"The director drinks coffee" is a perfectly good sentence in English; in fact, we very often don't use an article with the word "coffee." If the Turkish said "Yönetmen kahve içer," then the translation you asked about would be the correct one. But, as Farzan_Fathi wrote, we need to translate "kahveyi" here. https://www.duolingo.com/skill/tr/Accusative/tips-and-notes
Check out this quite comprehensive list of uses: https://www.duolingo.com/comment/8649253
In this course, we have stuck to simple present due to the difficulty in adding every alternative and to prevent Turks learning English in the reverse course (which shares sentences) from getting too confused. As you get to the aorist tense skill, things are better explained and we become a little more liberal. :)
Hi, padm. Your posting about this little bit of confusion prompted me to wonder about other words containing "etmen." Of course, öğretmen should be a familiar one. As Leekatos pointed out in the first post, yön has a meaning of its own. I'm less sure about öğr, but am definitely curious about any other Turkish words that follow this pattern.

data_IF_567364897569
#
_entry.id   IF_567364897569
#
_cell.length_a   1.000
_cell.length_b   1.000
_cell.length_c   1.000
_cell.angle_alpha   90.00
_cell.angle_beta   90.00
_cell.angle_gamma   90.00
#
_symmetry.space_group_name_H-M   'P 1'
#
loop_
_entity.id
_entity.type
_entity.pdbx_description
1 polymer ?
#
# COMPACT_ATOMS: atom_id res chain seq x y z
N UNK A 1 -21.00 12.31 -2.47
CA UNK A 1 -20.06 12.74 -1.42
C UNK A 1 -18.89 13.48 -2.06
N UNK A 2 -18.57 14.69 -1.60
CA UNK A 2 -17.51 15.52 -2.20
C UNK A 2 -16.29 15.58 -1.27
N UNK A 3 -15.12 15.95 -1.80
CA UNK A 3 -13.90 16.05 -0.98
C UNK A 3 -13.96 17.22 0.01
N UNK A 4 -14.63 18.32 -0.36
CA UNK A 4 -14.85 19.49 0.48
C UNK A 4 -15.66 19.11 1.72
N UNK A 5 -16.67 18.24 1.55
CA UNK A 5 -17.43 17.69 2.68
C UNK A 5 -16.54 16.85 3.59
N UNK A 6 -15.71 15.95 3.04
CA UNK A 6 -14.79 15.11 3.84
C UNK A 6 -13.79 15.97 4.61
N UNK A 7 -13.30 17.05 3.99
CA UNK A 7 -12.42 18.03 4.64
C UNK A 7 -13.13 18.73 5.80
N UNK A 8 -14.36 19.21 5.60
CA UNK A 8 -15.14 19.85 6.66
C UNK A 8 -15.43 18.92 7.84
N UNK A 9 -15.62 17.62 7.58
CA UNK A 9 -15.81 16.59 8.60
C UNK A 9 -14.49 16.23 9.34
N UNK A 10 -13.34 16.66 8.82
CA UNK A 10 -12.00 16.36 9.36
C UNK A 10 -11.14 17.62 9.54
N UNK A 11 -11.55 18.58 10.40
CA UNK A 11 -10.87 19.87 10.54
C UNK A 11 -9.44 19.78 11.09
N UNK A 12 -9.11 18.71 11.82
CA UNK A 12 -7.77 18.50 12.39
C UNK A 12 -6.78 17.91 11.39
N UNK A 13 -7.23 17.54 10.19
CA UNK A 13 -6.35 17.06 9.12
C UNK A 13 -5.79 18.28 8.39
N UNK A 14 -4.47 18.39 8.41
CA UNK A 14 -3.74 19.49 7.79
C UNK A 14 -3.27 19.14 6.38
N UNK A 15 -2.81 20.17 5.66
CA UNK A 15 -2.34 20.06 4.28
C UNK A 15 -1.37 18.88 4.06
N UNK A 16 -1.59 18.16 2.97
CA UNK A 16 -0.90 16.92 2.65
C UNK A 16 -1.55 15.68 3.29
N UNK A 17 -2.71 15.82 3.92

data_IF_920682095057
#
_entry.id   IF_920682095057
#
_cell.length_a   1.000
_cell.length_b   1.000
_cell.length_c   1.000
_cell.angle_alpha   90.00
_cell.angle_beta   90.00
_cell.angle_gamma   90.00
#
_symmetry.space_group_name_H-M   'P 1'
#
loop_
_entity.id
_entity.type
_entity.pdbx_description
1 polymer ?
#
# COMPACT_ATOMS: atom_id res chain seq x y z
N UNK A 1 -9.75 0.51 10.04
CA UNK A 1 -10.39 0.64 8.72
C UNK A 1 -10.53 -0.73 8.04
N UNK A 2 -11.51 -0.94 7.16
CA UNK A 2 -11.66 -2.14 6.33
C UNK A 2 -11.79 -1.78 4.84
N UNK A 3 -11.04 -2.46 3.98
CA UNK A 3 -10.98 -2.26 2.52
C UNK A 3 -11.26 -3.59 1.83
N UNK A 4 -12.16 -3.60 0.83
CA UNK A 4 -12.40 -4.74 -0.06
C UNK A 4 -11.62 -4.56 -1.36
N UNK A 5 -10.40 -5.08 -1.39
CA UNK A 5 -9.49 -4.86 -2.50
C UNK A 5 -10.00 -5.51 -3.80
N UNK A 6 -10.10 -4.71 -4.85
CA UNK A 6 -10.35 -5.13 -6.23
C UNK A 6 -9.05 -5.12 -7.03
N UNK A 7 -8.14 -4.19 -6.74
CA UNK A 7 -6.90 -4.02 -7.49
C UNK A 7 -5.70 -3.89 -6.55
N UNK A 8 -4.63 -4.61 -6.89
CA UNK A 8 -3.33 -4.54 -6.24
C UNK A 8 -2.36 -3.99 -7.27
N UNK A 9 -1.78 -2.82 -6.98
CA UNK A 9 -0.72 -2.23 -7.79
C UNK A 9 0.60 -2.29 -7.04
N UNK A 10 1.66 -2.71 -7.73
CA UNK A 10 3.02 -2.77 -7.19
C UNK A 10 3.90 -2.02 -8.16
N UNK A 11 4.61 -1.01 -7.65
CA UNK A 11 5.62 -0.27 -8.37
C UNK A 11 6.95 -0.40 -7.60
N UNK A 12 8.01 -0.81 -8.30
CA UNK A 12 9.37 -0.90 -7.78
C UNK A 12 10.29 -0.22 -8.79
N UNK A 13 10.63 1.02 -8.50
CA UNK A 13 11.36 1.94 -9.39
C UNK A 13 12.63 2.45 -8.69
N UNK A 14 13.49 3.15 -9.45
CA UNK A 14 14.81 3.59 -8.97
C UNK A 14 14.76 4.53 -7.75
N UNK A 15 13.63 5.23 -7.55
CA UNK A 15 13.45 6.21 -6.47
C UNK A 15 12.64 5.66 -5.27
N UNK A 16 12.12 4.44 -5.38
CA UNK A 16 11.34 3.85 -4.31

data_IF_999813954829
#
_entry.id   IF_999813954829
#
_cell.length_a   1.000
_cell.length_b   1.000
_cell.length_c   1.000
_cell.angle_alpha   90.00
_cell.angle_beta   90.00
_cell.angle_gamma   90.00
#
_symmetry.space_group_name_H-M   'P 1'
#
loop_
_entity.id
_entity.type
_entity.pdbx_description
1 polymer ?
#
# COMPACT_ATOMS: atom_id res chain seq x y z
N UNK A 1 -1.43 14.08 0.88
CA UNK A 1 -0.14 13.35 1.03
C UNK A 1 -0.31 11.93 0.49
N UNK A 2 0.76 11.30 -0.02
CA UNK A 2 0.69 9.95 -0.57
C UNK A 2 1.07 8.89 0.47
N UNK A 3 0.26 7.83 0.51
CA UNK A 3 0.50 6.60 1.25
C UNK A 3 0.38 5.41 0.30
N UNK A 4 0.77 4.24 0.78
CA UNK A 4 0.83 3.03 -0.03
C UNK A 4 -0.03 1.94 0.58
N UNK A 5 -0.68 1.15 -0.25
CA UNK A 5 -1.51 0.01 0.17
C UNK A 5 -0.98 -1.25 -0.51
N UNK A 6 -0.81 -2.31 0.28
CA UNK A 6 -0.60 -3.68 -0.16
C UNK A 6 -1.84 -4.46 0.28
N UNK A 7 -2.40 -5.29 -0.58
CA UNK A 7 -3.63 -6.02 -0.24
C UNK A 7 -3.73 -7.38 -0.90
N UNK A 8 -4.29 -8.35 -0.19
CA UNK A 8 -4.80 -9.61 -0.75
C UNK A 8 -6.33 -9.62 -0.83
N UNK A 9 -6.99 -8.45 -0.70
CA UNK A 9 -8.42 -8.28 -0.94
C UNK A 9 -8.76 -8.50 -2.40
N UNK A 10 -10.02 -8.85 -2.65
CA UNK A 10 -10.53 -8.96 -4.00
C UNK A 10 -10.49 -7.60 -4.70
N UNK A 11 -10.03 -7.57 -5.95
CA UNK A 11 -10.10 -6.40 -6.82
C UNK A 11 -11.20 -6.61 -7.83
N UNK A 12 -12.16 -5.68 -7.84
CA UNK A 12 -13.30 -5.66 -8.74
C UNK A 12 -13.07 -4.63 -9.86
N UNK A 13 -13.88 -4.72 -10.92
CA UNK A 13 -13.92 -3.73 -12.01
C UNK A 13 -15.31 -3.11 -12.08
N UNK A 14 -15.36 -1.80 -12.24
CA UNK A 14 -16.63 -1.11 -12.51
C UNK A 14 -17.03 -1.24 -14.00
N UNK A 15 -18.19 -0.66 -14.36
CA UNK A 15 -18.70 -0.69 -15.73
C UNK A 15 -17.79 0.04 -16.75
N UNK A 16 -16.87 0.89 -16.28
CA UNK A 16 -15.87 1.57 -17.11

This simple sentence got me thinking about the article "the" and also another way in which the verb could have been written, namely, "içiyor." These two "variables" let us consider four possible versions of the sentence:
Yönetmen kahveyi içer.
Yönetmen kahve içer.
Yönetmen kahveyi içiyor.
Yönetmen kahve içiyor.
Correct me if I'm wrong, but all four appear to me to be good Turkish, just with slight differences in meaning. Just as we think of the direct objects "kahve" and "kahveyi" as being "nonspecific" in the first case and "specific" in the second, can we also think of "içer" and "içiyor" in a similar way? That is, is the aorist for describing things we do in general or habitually, while the present continuous is a better choice for things we're doing right now?